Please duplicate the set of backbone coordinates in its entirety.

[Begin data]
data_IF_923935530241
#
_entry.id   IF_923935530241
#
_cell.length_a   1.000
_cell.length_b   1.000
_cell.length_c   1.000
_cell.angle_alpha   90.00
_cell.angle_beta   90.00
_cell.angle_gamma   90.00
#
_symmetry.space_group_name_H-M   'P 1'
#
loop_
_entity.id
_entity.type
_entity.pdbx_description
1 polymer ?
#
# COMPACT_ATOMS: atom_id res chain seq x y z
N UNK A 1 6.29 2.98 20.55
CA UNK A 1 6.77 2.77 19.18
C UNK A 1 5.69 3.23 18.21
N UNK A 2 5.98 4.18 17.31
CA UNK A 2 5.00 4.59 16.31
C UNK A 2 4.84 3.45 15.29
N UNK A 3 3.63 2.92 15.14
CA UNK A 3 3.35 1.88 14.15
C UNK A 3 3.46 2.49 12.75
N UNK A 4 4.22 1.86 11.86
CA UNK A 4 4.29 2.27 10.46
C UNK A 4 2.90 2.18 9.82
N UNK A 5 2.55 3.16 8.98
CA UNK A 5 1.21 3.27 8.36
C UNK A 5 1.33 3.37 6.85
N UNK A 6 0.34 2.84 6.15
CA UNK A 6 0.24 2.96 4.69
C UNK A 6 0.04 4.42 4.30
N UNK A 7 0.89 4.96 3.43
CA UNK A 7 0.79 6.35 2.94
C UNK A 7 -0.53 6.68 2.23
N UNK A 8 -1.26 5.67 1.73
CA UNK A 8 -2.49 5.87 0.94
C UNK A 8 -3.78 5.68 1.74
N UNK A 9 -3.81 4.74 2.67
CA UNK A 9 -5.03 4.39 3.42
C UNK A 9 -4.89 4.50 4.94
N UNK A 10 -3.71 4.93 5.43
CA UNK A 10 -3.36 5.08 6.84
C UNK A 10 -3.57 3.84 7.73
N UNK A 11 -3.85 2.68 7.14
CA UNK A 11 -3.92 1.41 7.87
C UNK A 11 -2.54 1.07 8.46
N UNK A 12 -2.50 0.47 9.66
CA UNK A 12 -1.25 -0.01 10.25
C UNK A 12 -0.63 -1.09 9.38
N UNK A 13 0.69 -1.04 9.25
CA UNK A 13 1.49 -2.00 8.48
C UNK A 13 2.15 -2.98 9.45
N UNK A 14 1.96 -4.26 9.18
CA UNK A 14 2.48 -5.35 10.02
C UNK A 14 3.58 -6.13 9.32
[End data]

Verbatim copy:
data_IF_923935530241
#
_entry.id   IF_923935530241
#
_cell.length_a   1.000
_cell.length_b   1.000
_cell.length_c   1.000
_cell.angle_alpha   90.00
_cell.angle_beta   90.00
_cell.angle_gamma   90.00
#
_symmetry.space_group_name_H-M   'P 1'
#
loop_
_entity.id
_entity.type
_entity.pdbx_description
1 polymer ?
#
# COMPACT_ATOMS: atom_id res chain seq x y z
N UNK A 1 6.29 2.98 20.55
CA UNK A 1 6.77 2.77 19.18
C UNK A 1 5.69 3.23 18.21
N UNK A 2 5.98 4.18 17.31
CA UNK A 2 5.00 4.59 16.31
C UNK A 2 4.84 3.45 15.29
N UNK A 3 3.63 2.92 15.14
CA UNK A 3 3.35 1.88 14.15
C UNK A 3 3.46 2.49 12.75
N UNK A 4 4.22 1.86 11.86
CA UNK A 4 4.29 2.27 10.46
C UNK A 4 2.90 2.18 9.82
N UNK A 5 2.55 3.16 8.98
CA UNK A 5 1.21 3.27 8.36
C UNK A 5 1.33 3.37 6.85
N UNK A 6 0.34 2.84 6.15
CA UNK A 6 0.24 2.96 4.69
C UNK A 6 0.04 4.42 4.30
N UNK A 7 0.89 4.96 3.43
CA UNK A 7 0.79 6.35 2.94
C UNK A 7 -0.53 6.68 2.23
N UNK A 8 -1.26 5.67 1.73
CA UNK A 8 -2.49 5.87 0.94
C UNK A 8 -3.78 5.68 1.74
N UNK A 9 -3.81 4.74 2.67
CA UNK A 9 -5.03 4.39 3.42
C UNK A 9 -4.89 4.50 4.94
N UNK A 10 -3.71 4.93 5.43
CA UNK A 10 -3.36 5.08 6.84
C UNK A 10 -3.57 3.84 7.73
N UNK A 11 -3.85 2.68 7.14
CA UNK A 11 -3.92 1.41 7.87
C UNK A 11 -2.54 1.07 8.46
N UNK A 12 -2.50 0.47 9.66
CA UNK A 12 -1.25 -0.01 10.25
C UNK A 12 -0.63 -1.09 9.38
N UNK A 13 0.69 -1.04 9.25
CA UNK A 13 1.49 -2.00 8.48
C UNK A 13 2.15 -2.98 9.45
N UNK A 14 1.96 -4.26 9.18
CA UNK A 14 2.48 -5.35 10.02
C UNK A 14 3.58 -6.13 9.32